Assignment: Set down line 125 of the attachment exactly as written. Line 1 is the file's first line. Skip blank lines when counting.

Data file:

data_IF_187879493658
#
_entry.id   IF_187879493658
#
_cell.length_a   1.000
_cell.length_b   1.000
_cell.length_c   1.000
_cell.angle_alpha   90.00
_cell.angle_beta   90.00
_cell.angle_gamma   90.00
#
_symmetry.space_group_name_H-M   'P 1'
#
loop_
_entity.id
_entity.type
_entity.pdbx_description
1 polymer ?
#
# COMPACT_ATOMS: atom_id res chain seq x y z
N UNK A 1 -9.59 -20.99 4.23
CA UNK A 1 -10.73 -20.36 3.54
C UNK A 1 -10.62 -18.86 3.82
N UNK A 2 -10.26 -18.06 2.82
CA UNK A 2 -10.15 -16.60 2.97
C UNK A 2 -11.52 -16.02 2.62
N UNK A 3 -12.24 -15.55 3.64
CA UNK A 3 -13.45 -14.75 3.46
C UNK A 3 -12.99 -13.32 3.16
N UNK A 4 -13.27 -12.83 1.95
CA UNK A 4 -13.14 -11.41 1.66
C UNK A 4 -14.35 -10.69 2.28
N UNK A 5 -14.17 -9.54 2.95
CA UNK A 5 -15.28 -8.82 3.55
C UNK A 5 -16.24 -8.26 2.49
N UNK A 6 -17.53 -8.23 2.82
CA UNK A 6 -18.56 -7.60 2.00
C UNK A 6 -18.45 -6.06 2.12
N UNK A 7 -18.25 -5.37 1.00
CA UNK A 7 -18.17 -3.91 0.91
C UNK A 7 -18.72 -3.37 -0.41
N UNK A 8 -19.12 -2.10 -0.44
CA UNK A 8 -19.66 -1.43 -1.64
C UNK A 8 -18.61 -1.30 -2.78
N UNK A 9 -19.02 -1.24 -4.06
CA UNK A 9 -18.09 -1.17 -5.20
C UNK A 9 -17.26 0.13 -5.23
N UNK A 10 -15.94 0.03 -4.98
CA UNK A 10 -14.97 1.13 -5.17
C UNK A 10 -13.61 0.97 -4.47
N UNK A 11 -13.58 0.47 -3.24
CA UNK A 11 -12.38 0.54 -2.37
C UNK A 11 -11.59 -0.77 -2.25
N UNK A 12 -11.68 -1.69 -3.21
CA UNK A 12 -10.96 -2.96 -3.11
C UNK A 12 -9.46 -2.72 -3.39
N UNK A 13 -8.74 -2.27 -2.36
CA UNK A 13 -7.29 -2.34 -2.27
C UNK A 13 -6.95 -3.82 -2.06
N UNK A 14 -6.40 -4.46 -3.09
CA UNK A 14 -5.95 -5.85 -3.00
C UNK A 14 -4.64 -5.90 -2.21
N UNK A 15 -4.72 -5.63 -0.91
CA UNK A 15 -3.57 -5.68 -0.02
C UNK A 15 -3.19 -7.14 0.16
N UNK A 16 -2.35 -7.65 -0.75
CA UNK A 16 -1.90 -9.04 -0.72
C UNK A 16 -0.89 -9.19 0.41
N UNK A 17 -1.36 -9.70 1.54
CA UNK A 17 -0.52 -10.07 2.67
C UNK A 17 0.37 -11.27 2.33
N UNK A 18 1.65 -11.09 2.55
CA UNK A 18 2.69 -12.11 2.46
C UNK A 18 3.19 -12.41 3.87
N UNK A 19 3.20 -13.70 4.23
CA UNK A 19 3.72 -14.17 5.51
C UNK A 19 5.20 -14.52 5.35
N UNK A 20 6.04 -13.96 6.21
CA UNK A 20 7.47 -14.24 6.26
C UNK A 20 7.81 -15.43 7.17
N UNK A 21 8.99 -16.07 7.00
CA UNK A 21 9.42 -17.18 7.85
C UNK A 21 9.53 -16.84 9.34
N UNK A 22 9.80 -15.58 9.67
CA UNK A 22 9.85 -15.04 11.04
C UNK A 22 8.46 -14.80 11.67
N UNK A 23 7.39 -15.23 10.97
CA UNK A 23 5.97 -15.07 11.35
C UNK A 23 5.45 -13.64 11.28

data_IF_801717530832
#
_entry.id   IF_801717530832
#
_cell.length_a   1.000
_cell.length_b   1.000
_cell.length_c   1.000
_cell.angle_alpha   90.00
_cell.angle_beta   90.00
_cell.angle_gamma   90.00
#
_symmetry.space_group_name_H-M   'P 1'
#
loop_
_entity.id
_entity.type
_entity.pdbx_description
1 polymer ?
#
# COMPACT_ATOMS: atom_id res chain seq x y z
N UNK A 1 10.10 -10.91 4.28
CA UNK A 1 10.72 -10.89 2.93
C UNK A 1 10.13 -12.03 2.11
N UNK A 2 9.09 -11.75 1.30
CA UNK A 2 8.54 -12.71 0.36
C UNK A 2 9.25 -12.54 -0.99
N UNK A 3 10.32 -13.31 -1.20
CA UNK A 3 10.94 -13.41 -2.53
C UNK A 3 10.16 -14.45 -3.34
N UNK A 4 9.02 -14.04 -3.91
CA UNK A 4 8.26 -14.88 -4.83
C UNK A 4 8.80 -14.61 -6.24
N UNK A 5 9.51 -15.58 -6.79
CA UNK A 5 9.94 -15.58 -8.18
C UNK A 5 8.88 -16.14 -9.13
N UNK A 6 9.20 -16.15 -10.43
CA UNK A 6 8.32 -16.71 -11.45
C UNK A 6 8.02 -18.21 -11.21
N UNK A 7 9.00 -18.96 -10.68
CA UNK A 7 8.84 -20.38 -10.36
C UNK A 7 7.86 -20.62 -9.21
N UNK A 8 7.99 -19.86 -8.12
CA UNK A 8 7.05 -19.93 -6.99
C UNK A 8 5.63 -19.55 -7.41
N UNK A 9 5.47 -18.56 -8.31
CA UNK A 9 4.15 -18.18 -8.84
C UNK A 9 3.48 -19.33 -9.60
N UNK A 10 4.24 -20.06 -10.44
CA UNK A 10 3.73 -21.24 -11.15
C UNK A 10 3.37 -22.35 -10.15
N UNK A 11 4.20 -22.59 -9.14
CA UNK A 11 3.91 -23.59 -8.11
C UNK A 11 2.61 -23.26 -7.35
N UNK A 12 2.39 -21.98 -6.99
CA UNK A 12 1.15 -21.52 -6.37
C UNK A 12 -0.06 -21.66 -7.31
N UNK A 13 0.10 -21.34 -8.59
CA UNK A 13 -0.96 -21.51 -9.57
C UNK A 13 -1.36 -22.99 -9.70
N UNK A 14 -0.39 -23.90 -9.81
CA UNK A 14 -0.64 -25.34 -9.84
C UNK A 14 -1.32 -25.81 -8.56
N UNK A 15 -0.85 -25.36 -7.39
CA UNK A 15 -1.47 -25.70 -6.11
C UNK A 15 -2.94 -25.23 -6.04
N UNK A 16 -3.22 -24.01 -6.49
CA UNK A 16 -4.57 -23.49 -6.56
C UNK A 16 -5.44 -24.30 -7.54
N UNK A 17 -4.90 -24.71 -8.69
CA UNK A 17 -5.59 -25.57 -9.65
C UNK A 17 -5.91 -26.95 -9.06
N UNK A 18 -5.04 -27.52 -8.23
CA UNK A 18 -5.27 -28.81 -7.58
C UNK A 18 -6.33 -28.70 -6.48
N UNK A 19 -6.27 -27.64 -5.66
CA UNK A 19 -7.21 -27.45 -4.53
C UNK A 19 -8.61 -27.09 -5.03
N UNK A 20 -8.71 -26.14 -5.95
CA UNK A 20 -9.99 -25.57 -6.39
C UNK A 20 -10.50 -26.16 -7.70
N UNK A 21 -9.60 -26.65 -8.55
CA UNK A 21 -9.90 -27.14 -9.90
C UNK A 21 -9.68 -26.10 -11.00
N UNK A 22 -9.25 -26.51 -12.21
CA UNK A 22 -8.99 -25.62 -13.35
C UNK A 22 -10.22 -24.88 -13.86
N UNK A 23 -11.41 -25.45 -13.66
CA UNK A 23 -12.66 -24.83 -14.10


N UNK A 6 9.20 -16.15 -10.43